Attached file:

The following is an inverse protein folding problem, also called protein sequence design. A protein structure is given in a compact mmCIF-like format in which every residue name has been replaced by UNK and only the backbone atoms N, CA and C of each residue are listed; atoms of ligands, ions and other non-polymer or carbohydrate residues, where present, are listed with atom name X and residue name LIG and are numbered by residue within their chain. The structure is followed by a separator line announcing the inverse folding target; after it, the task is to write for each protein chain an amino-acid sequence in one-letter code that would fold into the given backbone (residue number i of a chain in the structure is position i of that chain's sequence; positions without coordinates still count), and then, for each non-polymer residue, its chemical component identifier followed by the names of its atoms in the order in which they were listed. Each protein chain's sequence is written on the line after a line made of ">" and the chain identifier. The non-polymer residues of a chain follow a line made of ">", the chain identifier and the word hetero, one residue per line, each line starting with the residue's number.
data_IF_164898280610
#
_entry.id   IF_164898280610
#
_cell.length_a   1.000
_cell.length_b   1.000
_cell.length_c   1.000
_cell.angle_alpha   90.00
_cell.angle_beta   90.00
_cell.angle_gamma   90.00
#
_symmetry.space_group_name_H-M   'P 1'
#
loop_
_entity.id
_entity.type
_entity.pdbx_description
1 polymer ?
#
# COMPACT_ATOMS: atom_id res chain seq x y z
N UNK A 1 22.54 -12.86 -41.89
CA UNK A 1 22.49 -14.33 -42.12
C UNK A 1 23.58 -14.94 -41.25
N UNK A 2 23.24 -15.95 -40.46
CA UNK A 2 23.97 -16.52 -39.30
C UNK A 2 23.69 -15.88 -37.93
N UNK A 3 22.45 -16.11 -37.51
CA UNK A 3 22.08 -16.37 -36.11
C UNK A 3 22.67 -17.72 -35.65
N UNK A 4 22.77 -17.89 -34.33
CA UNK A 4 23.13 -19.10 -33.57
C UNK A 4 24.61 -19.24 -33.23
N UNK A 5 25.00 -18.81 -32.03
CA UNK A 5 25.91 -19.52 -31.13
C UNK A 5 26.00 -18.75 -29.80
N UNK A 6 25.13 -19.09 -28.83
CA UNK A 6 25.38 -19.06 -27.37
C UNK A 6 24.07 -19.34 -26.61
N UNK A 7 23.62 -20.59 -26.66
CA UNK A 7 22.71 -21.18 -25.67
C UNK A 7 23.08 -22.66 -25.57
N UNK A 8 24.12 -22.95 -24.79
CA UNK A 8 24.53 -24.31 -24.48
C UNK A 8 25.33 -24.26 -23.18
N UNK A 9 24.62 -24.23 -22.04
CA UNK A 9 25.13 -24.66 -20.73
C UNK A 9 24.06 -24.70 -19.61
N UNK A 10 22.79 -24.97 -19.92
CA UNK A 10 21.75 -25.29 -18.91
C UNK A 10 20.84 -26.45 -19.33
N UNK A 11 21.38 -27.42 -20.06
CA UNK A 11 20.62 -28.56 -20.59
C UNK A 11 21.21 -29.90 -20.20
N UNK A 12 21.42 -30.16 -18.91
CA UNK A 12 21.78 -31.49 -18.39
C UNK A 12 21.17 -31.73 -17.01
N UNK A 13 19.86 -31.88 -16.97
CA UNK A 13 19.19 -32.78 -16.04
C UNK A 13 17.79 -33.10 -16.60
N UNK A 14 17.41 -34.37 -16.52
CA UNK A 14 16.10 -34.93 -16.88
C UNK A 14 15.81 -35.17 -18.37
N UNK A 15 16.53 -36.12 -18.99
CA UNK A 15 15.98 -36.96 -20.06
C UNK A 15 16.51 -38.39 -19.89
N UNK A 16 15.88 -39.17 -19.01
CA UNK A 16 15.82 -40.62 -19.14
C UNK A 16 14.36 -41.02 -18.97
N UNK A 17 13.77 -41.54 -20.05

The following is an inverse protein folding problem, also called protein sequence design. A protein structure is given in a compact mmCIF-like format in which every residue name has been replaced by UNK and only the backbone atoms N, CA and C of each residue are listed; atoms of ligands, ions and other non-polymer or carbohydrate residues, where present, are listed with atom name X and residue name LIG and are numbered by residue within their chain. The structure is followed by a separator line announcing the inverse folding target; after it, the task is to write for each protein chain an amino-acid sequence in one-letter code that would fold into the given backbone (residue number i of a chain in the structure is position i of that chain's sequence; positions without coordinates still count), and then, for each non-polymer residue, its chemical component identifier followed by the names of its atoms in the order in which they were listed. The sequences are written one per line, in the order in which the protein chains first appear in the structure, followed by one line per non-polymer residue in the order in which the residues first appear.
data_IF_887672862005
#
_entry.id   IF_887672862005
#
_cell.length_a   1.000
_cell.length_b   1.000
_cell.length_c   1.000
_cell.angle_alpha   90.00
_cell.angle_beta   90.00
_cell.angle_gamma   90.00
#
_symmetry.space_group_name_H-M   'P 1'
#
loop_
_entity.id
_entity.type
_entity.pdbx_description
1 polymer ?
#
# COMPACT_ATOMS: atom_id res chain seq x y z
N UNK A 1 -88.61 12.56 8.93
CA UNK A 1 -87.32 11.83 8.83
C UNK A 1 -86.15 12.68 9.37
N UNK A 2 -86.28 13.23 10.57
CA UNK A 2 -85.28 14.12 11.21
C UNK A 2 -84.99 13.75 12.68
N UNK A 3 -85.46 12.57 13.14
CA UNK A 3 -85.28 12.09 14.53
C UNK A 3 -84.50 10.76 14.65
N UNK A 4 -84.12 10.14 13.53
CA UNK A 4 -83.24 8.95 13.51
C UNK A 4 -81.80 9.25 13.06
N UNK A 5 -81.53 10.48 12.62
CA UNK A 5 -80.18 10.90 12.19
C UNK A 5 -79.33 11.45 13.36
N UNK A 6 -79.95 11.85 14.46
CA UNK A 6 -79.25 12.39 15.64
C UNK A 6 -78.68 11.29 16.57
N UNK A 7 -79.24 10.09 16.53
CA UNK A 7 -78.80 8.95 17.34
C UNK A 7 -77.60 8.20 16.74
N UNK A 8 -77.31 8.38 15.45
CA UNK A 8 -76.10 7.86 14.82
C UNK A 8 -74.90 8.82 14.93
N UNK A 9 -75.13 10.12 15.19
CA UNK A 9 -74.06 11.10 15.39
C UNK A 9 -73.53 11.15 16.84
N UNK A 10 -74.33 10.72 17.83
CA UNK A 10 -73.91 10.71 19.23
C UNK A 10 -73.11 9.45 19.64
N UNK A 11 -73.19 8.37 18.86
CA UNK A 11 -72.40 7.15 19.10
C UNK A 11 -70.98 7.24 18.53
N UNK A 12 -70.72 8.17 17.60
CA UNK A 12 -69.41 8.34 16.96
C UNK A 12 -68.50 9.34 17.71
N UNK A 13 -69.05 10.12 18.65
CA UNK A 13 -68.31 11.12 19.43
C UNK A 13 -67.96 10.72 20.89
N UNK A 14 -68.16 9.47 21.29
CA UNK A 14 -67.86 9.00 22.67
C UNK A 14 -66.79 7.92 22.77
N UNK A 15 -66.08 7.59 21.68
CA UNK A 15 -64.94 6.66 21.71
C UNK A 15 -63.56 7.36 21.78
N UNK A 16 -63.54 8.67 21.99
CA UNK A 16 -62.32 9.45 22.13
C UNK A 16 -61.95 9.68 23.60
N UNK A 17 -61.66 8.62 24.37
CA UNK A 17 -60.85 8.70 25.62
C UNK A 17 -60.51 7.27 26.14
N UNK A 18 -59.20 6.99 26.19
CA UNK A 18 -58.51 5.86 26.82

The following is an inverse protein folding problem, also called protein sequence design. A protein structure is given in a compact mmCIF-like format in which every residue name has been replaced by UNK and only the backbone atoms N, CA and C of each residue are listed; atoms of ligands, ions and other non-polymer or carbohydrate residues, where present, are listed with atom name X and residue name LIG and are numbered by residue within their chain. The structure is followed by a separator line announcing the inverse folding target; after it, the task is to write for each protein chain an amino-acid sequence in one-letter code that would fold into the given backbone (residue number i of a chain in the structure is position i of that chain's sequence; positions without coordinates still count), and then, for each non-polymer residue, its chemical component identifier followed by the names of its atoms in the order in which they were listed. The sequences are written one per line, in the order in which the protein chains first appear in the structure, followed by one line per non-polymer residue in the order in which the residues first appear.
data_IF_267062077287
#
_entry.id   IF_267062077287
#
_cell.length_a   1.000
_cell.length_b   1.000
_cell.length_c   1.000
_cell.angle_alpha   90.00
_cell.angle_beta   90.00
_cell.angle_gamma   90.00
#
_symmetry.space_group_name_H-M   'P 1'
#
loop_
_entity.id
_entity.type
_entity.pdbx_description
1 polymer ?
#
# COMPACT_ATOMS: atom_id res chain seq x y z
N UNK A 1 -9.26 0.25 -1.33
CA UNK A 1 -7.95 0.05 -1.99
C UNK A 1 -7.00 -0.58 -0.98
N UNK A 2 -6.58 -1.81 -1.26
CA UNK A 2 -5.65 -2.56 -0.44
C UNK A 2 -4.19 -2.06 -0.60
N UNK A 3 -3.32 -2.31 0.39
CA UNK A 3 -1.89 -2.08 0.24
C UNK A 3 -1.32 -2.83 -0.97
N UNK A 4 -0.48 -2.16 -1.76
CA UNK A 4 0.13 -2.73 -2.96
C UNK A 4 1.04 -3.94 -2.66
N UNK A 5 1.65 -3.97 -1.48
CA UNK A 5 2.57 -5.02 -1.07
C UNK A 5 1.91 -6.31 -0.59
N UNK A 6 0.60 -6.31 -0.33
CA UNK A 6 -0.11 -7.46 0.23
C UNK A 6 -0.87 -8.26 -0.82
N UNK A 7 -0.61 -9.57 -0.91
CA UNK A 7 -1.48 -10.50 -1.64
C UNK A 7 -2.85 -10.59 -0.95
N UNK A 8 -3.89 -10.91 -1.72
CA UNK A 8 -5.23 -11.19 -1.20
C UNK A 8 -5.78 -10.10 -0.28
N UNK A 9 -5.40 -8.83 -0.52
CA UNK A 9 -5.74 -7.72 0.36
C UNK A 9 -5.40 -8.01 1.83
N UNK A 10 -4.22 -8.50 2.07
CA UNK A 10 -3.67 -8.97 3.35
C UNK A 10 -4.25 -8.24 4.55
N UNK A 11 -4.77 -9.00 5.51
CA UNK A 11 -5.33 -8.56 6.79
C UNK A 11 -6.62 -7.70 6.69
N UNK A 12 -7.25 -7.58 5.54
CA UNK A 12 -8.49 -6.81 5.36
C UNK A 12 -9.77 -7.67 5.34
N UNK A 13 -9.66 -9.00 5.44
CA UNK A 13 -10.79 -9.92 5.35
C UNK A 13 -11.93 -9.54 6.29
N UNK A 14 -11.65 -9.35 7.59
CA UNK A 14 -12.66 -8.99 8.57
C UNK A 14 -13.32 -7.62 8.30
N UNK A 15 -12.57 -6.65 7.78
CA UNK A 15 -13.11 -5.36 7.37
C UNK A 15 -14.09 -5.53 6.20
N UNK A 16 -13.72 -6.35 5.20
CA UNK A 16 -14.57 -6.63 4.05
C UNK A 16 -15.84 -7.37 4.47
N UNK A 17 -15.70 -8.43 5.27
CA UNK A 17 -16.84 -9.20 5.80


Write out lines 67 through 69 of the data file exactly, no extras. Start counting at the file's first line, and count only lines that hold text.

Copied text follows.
N UNK A 16 15.88 -39.17 -19.01
CA UNK A 16 15.82 -40.62 -19.14
C UNK A 16 14.36 -41.02 -18.97